City Council recognized the need to limit commercial difficulties for lawncare and gardening businesses and to support residents in changing their long-standing methods for lawn and garden care. While a visible enforcement presence in the community was deemed critical to motivate behaviour change among both lawncare professionals and residents, the enforcement strategy was phased-in from 2004 to 2007 (Figure 1), granting time for those accustomed to using pesticides to learn about the restrictions and to adopt alternative methods for lawn and garden care.

Figure 1
figure 1

Toronto Pesticide Bylaw Implementation Phases.

A pre-bylaw education program promoting natural lawn and garden care methods such as aerating the lawn, leaving grass clippings on the lawn, spreading organic fertilizers like compost, and applying mulch in garden beds and around trees [40], which can prevent pest problems and minimize the need for pesticides and chemical fertilizers, was substantially expanded. Other City divisions joined and supported the outreach campaigns. For example, Toronto Water contributed funds for advertisements through their drinking water campaign in 2003 and put a reminder in water bills. In keeping with existing evidence on effectiveness of environmental health awareness programs, traditional education/health promotion activities were complemented with more intensive interventions using multiple methods and settings [41]. TPH's education campaign aimed for variety and adaptability, delivering a combination of simple tips and more comprehensive advice, to both residents and commercial users; information through various media, in stores and in several languages and reminders throughout the gardening season to influence key decision points, such as what to do or purchase in spring and fall for a healthy lawn or garden (Table 1).

Table 1 Public Education and Outreach Campaign.

Initial implementation costs projected for the 2004 season [42] were approximately CDN$220K covering seasonal staff time for both bylaw and education work, another CDN$150K for advertising and another CDN$70K for workshops, expert consultation and other expenses (total CDN$450K or approximately US$425K).

Implementation Indicator Selection

To inform monitoring of bylaw implementation, we developed a logic model to lay out in diagrammatic form how the policy was intended to produce results and achieve an overall goal [see Figure 2]. Our logic model identified education and enforcement as two key components, outlined activities for each of these components, and predicted short- and medium-term results.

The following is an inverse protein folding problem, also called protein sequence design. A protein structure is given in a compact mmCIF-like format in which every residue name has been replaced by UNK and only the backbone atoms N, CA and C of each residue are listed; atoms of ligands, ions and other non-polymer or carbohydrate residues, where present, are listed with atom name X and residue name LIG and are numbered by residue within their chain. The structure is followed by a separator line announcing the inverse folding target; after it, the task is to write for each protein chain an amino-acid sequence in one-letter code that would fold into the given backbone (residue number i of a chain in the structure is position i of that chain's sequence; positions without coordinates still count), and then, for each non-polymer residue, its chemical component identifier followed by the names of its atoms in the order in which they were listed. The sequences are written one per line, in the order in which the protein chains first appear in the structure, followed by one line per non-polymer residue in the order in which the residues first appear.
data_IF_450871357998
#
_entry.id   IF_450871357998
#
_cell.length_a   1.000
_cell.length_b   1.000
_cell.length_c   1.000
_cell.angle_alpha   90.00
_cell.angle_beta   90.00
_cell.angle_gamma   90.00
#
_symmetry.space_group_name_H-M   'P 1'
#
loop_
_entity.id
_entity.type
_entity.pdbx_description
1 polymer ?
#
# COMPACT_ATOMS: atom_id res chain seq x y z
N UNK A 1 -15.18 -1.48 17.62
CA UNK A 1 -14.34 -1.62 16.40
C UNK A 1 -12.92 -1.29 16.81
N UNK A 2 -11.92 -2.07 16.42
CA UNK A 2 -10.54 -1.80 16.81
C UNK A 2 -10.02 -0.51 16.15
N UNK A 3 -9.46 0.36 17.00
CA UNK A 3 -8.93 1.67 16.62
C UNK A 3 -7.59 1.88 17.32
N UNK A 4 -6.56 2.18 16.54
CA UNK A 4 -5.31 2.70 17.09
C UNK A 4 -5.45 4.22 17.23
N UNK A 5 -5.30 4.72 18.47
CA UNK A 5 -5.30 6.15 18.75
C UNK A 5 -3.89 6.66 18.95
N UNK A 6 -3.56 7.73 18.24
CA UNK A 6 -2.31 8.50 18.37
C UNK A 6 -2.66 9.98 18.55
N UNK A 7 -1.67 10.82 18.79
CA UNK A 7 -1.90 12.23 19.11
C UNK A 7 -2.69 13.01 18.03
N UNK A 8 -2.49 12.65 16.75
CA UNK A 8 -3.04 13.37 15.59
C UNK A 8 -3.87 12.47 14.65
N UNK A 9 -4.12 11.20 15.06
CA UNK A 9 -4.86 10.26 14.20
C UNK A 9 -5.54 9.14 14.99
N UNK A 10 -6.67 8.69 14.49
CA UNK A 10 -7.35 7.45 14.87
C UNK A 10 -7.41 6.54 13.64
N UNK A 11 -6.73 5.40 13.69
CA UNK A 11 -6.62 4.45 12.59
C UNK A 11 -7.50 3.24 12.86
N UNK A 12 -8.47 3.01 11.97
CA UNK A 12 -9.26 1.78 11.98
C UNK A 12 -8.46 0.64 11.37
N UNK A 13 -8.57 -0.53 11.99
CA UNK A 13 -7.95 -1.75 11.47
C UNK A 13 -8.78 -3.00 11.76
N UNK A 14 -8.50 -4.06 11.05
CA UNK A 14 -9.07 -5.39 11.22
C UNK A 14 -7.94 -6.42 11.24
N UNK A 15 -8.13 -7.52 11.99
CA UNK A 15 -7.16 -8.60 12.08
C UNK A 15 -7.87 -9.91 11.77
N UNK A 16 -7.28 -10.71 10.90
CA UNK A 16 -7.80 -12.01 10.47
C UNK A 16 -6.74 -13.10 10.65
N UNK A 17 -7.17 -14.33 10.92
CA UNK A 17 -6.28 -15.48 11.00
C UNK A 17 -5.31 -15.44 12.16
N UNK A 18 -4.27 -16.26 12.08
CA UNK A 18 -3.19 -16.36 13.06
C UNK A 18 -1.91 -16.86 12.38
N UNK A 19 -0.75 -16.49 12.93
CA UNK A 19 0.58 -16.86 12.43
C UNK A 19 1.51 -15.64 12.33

Figure 2
figure 2

Logic model for Toronto Pesticide Bylaw.

We also supported a structured literature review to learn from other experiences in documenting household pesticide use practices and evaluating initiatives to reduce such use [14]. Building on this, we interviewed 14 key informants from a wide range of sectors as to potential indicators for evaluating bylaw implementation. The following five potential indicator domains emerged from the literature review and key informants: 1) Enforcement/Legal; 2) Education and Outreach activities, and associated community responses; 3) Economic; 4) Environmental testing; and 5) Medical/Public Health, including urine bio-monitoring and clinical visits.

Data on Enforcement/legal (1) and Education/outreach implementation indicators (2) were most readily available as TPH staff implemented the program. TPH tracks bylaw complaints and the details of complaint investigations through its Toronto Healthy Environments Information System (THEIS) database. TPH also tracked activities relevant to its education and outreach activities (as outlined in Table 1).

The potential economic impacts of a bylaw were an important concern expressed by key informants from landscaping and lawn care companies. Since actual sales data on pesticides or services were not available, we used data on companies in business available from Statistics Canada [(Business Register, Canadian Business Patterns (1998-2005) & (2001-2006)]. These provided a rough indicator of potential economic impacts before and during bylaw implementation (3).